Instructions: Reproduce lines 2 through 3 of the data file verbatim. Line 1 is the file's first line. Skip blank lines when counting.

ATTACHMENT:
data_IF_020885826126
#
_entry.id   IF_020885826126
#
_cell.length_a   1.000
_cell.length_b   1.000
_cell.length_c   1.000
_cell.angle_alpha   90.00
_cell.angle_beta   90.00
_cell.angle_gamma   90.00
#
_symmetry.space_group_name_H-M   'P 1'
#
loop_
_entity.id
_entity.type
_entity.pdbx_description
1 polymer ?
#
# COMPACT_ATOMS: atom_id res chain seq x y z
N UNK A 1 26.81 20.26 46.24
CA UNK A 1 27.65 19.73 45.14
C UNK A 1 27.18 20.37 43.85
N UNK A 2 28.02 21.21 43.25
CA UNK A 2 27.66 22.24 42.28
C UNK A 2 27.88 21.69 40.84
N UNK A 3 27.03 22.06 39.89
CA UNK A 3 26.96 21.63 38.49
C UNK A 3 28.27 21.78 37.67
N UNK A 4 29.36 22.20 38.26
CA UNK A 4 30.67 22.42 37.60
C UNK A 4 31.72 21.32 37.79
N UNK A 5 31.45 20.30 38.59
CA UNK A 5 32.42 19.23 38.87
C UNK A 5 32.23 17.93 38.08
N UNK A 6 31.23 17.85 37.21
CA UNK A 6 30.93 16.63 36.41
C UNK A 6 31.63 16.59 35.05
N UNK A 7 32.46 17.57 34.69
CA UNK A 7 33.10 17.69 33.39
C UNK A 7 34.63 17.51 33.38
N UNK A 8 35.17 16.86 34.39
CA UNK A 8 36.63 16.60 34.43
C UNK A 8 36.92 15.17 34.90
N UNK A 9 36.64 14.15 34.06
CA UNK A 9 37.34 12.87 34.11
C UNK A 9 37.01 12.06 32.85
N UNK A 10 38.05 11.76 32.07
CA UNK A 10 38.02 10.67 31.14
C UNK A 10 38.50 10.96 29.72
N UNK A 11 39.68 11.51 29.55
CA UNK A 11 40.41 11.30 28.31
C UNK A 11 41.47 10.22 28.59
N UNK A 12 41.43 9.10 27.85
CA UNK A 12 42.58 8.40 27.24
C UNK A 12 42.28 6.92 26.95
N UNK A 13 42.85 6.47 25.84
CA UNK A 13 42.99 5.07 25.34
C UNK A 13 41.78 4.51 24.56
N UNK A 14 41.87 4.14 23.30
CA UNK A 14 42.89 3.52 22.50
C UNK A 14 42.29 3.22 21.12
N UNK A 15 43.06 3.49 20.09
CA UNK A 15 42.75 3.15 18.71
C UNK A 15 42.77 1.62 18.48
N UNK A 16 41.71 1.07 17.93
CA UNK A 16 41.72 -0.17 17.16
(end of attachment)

#
_entry.id   IF_020885826126